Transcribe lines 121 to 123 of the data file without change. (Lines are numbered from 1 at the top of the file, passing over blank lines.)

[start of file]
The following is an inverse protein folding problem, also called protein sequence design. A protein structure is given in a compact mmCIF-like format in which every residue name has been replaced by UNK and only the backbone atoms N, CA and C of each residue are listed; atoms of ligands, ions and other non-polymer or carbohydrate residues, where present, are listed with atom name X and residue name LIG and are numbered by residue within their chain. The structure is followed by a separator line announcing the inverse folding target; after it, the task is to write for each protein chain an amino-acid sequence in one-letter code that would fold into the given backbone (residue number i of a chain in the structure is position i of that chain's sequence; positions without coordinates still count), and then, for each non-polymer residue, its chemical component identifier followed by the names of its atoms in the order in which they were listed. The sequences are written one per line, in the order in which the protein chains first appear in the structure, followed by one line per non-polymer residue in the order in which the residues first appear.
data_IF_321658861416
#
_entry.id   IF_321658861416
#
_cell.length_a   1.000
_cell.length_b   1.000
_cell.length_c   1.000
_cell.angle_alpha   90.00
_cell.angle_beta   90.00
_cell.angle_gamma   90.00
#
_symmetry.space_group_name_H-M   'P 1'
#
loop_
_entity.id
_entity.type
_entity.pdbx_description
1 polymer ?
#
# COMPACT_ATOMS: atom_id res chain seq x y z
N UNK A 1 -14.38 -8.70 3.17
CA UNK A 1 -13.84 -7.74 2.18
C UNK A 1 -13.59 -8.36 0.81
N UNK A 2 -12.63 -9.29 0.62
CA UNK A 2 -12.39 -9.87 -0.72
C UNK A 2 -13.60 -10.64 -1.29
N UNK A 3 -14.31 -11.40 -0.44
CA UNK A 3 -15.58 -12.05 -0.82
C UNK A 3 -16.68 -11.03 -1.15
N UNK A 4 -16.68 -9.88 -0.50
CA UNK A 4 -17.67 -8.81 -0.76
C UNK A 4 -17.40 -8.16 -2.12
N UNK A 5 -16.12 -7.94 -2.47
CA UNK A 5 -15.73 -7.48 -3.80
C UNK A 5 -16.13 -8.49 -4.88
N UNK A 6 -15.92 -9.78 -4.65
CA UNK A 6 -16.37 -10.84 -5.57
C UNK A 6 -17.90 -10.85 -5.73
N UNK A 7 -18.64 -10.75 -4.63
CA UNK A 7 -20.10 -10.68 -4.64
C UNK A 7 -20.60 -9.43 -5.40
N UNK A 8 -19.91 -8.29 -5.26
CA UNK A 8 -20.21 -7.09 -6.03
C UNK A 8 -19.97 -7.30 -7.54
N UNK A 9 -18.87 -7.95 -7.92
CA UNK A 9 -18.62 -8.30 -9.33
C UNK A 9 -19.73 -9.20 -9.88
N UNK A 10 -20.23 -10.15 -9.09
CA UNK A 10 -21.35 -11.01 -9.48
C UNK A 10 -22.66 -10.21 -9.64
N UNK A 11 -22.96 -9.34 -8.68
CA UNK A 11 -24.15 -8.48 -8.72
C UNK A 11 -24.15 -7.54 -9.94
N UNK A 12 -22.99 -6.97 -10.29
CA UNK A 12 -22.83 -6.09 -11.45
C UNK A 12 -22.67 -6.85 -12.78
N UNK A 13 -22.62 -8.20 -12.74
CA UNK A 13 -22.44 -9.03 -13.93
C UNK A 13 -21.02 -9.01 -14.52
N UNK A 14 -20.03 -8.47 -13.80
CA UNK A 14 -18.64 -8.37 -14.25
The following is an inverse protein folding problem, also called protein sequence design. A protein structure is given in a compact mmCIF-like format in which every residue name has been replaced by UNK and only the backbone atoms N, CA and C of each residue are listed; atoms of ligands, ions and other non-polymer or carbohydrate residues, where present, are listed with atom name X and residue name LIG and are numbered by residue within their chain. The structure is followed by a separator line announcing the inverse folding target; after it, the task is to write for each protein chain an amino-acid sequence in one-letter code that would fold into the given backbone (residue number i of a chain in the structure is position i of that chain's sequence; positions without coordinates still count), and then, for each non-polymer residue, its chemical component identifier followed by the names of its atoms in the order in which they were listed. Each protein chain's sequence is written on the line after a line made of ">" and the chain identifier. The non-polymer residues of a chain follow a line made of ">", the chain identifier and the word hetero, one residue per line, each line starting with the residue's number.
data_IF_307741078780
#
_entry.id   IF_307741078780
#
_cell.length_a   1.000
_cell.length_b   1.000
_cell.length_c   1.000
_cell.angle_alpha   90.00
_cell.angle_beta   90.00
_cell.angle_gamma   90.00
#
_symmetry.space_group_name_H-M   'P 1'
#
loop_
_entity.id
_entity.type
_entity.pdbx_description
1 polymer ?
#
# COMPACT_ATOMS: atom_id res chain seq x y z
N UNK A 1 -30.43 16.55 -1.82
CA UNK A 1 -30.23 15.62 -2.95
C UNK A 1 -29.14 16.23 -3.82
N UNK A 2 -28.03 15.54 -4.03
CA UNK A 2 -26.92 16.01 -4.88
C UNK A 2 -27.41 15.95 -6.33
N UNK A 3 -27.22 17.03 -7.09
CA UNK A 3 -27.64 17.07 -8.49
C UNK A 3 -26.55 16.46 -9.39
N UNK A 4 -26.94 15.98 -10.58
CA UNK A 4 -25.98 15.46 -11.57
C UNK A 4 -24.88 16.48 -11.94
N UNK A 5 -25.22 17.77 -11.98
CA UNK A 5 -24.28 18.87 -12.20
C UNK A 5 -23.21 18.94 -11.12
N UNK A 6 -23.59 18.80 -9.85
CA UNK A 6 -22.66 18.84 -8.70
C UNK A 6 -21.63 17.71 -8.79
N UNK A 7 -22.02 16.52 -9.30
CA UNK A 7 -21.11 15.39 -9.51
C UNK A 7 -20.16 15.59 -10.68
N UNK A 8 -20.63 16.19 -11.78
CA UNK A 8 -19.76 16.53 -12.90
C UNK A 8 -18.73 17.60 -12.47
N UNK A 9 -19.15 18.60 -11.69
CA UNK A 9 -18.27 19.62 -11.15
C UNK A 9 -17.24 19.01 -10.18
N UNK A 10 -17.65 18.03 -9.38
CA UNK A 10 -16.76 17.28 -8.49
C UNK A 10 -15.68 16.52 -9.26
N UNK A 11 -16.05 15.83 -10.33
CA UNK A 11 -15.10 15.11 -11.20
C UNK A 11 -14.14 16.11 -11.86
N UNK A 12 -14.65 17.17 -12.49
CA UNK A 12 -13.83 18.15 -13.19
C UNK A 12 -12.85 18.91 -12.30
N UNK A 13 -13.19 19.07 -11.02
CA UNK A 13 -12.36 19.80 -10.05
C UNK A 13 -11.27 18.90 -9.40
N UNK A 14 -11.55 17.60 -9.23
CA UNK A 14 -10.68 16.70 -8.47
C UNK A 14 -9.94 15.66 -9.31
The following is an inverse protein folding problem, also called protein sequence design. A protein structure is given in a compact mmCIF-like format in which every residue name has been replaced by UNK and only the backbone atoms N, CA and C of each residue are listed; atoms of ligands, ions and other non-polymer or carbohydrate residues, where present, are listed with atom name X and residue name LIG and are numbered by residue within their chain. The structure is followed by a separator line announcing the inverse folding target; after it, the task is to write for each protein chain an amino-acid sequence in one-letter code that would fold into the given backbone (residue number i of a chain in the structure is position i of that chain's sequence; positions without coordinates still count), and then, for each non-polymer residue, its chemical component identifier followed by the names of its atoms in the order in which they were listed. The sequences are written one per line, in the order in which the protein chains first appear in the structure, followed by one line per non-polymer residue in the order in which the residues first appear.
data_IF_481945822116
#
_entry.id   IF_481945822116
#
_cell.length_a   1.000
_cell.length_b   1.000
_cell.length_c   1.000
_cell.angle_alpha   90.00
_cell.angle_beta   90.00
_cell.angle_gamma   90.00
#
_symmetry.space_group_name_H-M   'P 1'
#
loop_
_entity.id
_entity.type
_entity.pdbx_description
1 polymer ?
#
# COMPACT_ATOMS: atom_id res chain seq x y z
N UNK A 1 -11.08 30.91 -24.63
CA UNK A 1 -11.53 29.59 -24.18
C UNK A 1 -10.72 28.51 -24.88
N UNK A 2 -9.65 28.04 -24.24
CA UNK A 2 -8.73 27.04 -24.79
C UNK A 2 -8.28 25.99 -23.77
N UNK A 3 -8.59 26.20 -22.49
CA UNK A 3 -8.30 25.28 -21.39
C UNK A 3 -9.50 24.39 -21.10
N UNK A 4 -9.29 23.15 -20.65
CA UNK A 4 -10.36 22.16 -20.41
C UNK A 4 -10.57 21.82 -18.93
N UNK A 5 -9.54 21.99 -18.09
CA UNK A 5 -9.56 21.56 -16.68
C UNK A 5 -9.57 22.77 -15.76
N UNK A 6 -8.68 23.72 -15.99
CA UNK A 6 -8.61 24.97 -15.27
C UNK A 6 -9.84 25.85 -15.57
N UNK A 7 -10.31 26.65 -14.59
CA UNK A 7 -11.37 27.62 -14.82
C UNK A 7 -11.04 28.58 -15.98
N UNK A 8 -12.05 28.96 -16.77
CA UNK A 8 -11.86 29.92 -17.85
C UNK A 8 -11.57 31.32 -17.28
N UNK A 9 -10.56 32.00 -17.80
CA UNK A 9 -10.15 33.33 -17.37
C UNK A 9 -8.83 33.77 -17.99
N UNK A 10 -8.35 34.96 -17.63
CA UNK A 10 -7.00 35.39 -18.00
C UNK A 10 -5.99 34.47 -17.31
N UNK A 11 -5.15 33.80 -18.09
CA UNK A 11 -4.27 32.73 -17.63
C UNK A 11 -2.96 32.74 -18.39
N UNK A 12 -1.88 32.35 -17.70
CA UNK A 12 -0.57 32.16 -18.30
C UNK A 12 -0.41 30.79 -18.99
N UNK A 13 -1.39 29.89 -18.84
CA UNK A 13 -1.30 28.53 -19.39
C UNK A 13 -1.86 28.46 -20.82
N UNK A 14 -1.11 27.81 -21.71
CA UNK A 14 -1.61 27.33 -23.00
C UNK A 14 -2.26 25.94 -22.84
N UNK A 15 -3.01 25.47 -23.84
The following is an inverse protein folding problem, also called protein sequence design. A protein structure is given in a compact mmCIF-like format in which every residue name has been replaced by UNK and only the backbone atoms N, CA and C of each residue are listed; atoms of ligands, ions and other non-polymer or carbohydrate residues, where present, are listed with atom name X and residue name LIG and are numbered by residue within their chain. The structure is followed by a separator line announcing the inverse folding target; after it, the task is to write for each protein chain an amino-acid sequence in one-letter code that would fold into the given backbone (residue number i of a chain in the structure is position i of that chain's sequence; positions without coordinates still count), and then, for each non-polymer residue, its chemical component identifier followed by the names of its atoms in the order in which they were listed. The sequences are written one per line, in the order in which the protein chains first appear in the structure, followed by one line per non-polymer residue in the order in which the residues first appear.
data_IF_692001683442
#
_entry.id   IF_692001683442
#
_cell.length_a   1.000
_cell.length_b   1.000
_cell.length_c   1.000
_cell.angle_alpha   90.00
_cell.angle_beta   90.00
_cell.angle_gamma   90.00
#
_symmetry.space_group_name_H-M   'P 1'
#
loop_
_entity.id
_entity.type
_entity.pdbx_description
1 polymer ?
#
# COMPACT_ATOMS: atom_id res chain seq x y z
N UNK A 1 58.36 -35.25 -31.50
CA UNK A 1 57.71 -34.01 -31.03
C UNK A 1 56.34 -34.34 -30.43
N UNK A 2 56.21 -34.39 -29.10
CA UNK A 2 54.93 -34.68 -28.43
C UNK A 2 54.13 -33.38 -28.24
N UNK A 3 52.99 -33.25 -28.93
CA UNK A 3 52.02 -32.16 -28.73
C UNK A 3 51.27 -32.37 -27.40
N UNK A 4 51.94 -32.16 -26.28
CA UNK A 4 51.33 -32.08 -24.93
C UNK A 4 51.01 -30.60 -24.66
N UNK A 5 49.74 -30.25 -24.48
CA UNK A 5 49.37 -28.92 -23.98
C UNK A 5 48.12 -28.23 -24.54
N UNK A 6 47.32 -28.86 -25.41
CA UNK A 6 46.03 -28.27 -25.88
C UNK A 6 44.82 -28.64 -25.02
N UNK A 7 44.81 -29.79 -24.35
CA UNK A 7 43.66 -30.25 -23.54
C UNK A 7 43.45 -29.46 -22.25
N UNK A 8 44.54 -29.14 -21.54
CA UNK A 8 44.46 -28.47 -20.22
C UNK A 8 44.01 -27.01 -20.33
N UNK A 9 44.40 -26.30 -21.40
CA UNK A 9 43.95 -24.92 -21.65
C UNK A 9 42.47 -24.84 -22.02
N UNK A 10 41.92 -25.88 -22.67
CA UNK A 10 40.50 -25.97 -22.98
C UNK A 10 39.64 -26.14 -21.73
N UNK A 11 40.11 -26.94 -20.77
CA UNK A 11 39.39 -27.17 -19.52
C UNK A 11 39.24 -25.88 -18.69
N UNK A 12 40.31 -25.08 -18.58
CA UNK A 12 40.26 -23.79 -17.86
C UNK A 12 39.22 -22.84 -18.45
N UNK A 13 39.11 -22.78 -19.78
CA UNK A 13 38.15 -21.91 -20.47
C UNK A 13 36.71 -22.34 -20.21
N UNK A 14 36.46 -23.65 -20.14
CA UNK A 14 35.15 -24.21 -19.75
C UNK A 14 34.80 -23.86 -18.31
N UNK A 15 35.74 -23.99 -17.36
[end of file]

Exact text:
CA UNK A 13 -12.36 19.80 -10.05
C UNK A 13 -11.27 18.90 -9.40
N UNK A 14 -11.55 17.60 -9.23